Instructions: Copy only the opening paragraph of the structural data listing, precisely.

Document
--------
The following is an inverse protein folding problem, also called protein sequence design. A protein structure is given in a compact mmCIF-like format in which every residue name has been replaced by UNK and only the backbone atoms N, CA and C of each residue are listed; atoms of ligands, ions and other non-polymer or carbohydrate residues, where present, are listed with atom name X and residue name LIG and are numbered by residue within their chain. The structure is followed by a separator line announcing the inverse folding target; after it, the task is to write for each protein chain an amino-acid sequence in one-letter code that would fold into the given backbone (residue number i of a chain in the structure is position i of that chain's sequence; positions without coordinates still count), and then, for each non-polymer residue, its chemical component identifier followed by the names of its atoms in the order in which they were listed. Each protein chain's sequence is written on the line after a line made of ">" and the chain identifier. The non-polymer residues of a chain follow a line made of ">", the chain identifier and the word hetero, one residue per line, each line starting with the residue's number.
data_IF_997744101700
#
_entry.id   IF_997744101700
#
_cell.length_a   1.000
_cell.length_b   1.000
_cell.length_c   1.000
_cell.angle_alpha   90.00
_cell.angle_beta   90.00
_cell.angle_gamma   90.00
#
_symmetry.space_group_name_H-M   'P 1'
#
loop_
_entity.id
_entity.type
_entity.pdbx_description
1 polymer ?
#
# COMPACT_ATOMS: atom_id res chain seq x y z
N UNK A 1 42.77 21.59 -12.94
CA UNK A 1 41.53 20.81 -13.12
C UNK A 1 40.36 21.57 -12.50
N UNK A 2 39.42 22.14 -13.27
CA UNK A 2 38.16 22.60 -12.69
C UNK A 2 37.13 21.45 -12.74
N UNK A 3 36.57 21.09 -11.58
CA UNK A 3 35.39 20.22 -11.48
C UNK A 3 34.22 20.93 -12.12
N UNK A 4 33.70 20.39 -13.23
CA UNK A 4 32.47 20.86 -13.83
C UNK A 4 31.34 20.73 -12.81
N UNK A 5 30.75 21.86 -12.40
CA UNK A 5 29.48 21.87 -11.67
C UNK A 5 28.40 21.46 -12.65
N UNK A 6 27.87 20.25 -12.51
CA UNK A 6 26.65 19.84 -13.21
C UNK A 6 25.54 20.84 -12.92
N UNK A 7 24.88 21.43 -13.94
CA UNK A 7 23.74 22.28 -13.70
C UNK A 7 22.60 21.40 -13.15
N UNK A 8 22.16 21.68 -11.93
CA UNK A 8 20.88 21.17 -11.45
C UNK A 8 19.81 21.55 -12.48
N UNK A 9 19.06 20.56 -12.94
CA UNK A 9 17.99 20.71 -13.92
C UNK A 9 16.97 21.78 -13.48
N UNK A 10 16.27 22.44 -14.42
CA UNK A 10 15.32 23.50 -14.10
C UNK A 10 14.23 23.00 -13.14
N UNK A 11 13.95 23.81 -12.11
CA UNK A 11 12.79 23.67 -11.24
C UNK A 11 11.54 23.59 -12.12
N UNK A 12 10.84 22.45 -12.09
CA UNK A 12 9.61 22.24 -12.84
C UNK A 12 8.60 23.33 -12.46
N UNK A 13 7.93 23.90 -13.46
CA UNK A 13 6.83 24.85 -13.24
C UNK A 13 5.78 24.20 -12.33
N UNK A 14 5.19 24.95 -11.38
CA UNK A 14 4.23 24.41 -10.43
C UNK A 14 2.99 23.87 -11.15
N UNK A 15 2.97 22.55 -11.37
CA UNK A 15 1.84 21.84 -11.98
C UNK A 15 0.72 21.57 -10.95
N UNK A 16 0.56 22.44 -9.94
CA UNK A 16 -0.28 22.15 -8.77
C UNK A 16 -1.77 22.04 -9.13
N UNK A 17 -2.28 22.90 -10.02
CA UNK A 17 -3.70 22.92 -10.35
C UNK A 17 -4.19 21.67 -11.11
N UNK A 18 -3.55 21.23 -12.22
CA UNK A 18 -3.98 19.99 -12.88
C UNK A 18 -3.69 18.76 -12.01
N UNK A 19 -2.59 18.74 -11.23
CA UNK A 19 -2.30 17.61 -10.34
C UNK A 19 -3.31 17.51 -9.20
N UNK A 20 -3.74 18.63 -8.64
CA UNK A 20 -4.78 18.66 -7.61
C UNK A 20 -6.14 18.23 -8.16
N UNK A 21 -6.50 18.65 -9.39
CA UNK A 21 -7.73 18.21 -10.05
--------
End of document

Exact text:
The following is an inverse protein folding problem, also called protein sequence design. A protein structure is given in a compact mmCIF-like format in which every residue name has been replaced by UNK and only the backbone atoms N, CA and C of each residue are listed; atoms of ligands, ions and other non-polymer or carbohydrate residues, where present, are listed with atom name X and residue name LIG and are numbered by residue within their chain. The structure is followed by a separator line announcing the inverse folding target; after it, the task is to write for each protein chain an amino-acid sequence in one-letter code that would fold into the given backbone (residue number i of a chain in the structure is position i of that chain's sequence; positions without coordinates still count), and then, for each non-polymer residue, its chemical component identifier followed by the names of its atoms in the order in which they were listed. Each protein chain's sequence is written on the line after a line made of ">" and the chain identifier. The non-polymer residues of a chain follow a line made of ">", the chain identifier and the word hetero, one residue per line, each line starting with the residue's number.